The Center for Constutional Rights and the ACLU have filed a lawsuit challenging the Obama administration’s authority to use the military and the CIA to kill the radical Muslim cleric Anwar al-Awlaki. He’s an American citizen, accused of terrorism but hasn’t recieved a trial. He is believed to be hiding in Yemen. Because it would be against the law to challenge the government’s attempt to kill al-Awlaki, the lawsuit was filed against the Treasury department, that challenged a regulation that would require the Center and the ACLU to obtain its permission in order to provide uncompensated legal services for Mr al-Awlaki.

Vince Warren, the executive director of the Center for Constitutional Rights, argued that international law did not permit a government to kill people far from combat zones, and in the case of a US citizen, Vince said that  such a policy also violates the Constitution’s Fifth Amendment — and is a dangerous precedent.

CCR Attorney Pardiss Kebriaei:

  • The case that we filed last week was a challenge to a regulatory scheme under the Department of Treasury and OFAC which prohibits transactions with anyone designated as a terrorist by the government. That includes pro-bono legal services.
  • Al-Awlaki is the subject of an assassination order by the president, ordering and authorizing the CIA and Special Forces to target and kill him.
  • OFAC powers go back to the 1970s IEEPA, the International Emergency Economic Powers Act.
  • All we have against this guy are allegations.
  • The CIA, which is one of the agencies that carries out these killings has primarily used drones. We think that drones would be the primary way that this killing would be carried out.

Guest -  CCR staff attorney Pardiss Kebriaei joined the Guantánamo Global Justice Initiative at the Center for Constitutional Rights (CCR) in July 2007. She provides direct representation to several of CCR’s clients at Guantánamo and helps coordinate CCR’s network of hundreds of pro bono counsel representing other prisoners. She also focuses on using international human rights mechanisms to bring international pressure to bear on the U.S. government and hold other governments accountable for their role in the violations at Guantánamo.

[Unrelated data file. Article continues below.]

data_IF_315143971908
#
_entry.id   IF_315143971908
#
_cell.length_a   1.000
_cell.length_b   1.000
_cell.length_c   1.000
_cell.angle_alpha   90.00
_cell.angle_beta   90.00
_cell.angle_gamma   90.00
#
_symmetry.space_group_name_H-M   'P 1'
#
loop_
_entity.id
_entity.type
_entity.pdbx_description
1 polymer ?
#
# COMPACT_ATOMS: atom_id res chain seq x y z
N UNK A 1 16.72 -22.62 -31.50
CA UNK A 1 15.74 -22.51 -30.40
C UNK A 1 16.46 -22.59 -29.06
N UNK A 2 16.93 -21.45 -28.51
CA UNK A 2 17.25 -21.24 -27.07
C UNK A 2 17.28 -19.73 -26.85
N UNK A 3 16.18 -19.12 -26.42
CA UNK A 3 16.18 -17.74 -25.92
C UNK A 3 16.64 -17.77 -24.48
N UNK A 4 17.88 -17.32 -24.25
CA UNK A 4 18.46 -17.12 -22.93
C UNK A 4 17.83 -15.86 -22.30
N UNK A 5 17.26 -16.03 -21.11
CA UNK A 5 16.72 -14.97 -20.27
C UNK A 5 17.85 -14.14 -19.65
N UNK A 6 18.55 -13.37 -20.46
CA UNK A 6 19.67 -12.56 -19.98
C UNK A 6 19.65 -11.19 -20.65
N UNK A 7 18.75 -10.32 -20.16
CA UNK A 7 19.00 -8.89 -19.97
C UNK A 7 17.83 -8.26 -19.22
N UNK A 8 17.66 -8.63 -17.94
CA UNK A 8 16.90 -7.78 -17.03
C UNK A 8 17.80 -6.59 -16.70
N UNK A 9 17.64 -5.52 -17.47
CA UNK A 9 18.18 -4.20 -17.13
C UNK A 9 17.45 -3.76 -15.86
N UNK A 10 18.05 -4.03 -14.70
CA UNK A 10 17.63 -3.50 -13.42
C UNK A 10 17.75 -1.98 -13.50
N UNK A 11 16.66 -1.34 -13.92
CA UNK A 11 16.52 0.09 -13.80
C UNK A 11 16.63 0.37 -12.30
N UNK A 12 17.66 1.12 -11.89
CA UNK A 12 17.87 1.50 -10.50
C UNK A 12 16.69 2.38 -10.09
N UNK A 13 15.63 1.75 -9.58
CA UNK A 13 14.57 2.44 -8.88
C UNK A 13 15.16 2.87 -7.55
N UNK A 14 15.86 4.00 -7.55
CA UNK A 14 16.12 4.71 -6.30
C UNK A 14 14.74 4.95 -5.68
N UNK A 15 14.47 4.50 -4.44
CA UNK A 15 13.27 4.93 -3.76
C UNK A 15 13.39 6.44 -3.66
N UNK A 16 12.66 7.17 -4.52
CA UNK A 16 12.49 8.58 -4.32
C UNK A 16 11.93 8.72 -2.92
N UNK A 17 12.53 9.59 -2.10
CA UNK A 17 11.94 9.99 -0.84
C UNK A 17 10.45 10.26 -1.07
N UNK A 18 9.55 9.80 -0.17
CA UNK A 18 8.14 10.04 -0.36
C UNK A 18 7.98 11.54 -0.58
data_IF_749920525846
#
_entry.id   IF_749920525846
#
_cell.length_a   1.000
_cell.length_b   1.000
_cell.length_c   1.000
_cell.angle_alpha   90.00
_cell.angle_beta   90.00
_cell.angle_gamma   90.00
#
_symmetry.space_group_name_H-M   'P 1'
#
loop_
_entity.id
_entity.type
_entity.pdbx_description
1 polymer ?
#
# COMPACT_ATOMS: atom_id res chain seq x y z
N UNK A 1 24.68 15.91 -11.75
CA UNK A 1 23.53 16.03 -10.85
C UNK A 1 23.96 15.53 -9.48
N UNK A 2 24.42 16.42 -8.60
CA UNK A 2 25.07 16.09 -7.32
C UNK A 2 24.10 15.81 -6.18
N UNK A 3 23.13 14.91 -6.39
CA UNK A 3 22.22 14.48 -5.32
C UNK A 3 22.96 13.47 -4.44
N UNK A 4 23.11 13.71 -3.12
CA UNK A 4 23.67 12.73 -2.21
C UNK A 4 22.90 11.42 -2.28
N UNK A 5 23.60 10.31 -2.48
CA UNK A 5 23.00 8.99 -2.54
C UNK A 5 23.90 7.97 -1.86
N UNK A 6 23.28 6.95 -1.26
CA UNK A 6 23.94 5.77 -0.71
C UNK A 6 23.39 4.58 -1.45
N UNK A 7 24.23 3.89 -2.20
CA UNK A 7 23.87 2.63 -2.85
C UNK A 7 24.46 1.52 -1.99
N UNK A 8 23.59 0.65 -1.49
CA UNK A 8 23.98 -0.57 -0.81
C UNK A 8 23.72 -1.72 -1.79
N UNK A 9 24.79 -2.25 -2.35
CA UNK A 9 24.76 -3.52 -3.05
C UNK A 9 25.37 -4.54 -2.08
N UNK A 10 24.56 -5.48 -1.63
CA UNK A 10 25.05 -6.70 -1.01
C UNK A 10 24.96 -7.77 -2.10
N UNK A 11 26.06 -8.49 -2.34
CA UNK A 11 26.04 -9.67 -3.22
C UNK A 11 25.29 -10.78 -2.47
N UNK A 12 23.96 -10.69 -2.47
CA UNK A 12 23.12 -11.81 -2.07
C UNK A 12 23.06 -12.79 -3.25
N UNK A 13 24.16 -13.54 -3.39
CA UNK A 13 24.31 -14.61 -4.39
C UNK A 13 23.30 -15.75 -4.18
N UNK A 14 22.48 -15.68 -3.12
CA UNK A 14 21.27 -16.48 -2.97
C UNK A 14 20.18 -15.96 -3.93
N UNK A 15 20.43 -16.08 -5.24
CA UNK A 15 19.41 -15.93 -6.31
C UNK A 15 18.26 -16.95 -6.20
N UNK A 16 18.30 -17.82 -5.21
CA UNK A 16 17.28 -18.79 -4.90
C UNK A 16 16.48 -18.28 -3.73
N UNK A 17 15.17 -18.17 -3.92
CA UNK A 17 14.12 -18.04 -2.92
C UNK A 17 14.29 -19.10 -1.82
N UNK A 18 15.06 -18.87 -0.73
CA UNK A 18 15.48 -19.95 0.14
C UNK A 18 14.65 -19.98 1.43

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CCR Attorney Legal Observer Arrested in Arizona Immigration Protests

Legal observers from the National Lawyers Guild and the Center for Constitutional Rights were arrested last week during mass demonstrations of protesters who opposed Federal law 287G, Arizona law SB 1070. What happened?  CCR Legal Director Bill Quigley told the media, Arizona is starting to act like Mississippi in the civil rights days. Among those arrested were National Lawyers Guild officer Roxana Orrell and CCR staff attorney Sunita Patel.


Sunita Patel:

  • It was my first time in Maricopa County. Sheriff Joe Arpaio is known for branding the most horrible incarnation of 287G and ICE police collaboration.
  • 287G is the statute by which this program is authorized by Congress. He also has what’s called a secure communities program which allows for the identification of anyone who is a non-citizen through a finger printing system.  287G allows for local agencies to implement immigration law through a memorandum of understanding with the federal government.
  • At the same time he implements what’s called “crime suppression sweeps” Where he takes his units and regular citizens to sweep through neighborhoods.
  • I spent the night in jail, I hadn’t planned on it. It was really an honor to be in solidarity with the rest of the protesters. I was charged with obstruction of a highway and public thoroughfare and failure to obey a police officer.  People in Arizona call it a war zone when it comes to immigration enforcement.
  • Arizona has also become the site for a spark of incredible activism and the growth of an incredible human rights movement.

Guest – CCR Staff Attorney Sunita Patel with racial profiling, immigrant rights and other human rights litigation. Prior to her position at CCR, she held a Soros Justice Fellowship at The Legal Aid Society, Immigration Law Unit in New York where she represented immigrant detainees in removal proceedings and worked with criminal justice and human rights groups to create independent community oversight for detention operations through public accountability boards.  Sunita is a former law clerk for the Honorable Judge Ivan L. R. Lemelle in the Eastern District of Louisiana.